I unknowingly got on a World War II young adult novel kick recently. First it was The Berlin Boxing Club by Robert Sharenow. A student had picked it up from the book fair and loved it so he passed it on to me telling me he was sure I’d love it too. It tickles me to have students suggest books, knowing how much I love most young adult books and sharing their own books with me. I get pretty geeked up about it and I take those recommendations very serious.
The Berlin Boxing Club centers around Karl Stern, a teenager living in Germany during the rise of the Nazi party. And while Karl’s father and mother are technically Jewish, Karl and his sister have not been raised as practicing Jews. Karl’s never even been in a synagogue before.
Lucky for Karl, he doesn’t “look” like a Jew and passes easily on the streets with little attention. But his sister and mother are not so lucky, having been cursed with all the Jewish features that the Nazi party is speaking out against. After a brutal day at school where Karl is beat up by some Hitler Youth, he attends a party hosted by his father at the family’s art gallery. And when Max Schmeling, champion boxer and famous German hero, arrives at the party, Karl’s life changes forever.
Max, seeing the aftermath of the fight Karl was in earlier that day, invites him to train under him at The Berlin Boxing Club. And when Karl finally starts his training, it’s just in time because things are getting worse in Germany, Jews are constantly under attack, and it’s not safe to be Jewish anymore. Watching the decline of the nation through the eyes of Karl Stern is heartbreaking. No matter how many times I hear of the atrocities of the Nazis or the people that stood by as they tried to destroy a race, it is still shocking and painful.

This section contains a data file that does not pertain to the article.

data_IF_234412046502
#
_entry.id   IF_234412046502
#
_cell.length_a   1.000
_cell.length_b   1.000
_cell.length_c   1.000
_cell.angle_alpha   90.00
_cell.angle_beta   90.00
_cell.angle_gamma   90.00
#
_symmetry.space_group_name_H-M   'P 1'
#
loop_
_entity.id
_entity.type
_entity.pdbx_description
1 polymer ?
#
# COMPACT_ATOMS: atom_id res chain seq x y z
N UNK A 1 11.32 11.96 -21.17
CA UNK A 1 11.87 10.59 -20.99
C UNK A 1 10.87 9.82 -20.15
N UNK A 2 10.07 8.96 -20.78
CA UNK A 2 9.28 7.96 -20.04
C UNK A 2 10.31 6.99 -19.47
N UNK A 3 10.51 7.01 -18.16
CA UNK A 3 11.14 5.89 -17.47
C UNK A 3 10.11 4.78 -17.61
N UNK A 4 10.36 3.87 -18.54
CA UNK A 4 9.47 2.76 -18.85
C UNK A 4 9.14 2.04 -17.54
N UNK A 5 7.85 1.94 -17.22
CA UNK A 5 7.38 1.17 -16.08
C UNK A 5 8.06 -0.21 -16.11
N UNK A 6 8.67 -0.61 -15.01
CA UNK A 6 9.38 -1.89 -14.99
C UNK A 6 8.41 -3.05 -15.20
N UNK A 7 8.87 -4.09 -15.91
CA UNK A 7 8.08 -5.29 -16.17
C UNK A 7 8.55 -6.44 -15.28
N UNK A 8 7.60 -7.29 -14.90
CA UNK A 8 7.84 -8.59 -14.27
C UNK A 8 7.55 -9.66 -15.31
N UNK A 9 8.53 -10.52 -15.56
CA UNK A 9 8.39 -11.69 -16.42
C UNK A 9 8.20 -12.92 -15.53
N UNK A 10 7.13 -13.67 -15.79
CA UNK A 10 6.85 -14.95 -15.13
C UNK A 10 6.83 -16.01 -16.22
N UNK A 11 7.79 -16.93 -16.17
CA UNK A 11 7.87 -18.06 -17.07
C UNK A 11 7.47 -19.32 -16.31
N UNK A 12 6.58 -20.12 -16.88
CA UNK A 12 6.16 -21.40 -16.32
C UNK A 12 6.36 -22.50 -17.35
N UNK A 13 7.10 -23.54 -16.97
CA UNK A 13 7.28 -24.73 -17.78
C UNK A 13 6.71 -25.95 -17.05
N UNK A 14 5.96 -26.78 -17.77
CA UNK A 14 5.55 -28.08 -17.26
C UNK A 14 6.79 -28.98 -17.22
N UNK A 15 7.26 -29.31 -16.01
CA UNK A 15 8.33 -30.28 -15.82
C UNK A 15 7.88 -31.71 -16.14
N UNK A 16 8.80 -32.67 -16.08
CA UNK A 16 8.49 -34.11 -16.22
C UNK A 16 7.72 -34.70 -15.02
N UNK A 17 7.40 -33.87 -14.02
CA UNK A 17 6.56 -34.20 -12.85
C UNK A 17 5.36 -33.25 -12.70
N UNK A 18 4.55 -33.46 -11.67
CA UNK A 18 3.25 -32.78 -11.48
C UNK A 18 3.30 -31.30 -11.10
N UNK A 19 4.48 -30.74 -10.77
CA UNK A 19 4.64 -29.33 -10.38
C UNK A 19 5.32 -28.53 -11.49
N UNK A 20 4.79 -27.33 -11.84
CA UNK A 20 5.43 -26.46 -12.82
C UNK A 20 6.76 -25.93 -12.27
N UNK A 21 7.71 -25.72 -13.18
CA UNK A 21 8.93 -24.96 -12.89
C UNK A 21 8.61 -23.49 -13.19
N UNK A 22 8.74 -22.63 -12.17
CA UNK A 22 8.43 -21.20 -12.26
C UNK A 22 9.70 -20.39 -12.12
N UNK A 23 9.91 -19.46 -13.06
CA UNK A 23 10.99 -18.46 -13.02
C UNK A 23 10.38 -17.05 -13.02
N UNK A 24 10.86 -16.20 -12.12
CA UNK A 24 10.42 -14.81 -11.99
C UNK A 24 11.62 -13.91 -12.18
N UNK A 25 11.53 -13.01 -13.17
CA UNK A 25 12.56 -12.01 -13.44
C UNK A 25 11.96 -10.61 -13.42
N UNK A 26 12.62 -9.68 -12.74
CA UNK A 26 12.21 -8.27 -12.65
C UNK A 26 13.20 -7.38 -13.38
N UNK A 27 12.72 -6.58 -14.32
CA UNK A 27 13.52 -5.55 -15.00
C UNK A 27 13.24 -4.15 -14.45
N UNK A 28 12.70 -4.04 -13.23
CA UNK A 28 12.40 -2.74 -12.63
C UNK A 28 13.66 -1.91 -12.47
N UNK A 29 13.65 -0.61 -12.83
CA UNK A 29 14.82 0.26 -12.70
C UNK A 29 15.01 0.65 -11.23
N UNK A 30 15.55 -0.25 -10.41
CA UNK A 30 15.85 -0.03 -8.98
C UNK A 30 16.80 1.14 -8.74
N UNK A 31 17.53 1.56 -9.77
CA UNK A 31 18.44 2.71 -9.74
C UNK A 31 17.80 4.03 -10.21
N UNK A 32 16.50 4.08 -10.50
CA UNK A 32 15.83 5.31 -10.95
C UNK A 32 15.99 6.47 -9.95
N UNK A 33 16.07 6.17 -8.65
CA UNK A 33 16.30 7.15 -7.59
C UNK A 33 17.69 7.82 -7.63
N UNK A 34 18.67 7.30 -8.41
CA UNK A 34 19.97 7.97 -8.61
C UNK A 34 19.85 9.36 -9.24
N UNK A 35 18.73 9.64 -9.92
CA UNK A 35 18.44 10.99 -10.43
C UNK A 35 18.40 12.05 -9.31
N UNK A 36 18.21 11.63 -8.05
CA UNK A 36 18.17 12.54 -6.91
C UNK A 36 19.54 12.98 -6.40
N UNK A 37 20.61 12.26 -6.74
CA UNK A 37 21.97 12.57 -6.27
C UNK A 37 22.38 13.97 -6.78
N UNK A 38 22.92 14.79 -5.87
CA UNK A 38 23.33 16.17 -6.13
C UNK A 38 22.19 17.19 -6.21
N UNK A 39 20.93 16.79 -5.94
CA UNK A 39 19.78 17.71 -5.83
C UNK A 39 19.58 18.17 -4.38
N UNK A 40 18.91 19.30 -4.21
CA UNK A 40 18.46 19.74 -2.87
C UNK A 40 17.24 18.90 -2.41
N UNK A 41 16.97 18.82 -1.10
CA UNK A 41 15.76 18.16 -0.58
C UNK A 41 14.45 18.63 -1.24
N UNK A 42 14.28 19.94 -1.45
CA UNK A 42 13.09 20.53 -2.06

The book comes to a head on the night of Kristallnacht when Karl’s parents go missing. With such destruction and chaos ensuing, Karl has to step up and make some big decisions for his family.
The Berlin Boxing Club is a wonderful representation of WWII Germany and growing up a Jew during that time. Boys will especially love this book, not just for the boxing aspect, but for Karl’s love of cartoons which he often shows the reader. It’s no where close to being a graphic novel, but there are just enough pictures to keep a less-engaged reader happy. This one should be used in classrooms covering the Holocaust or World War II. It wouldn’t make a good read-aloud because of some of the content, but it’s a powerful book that kids will love.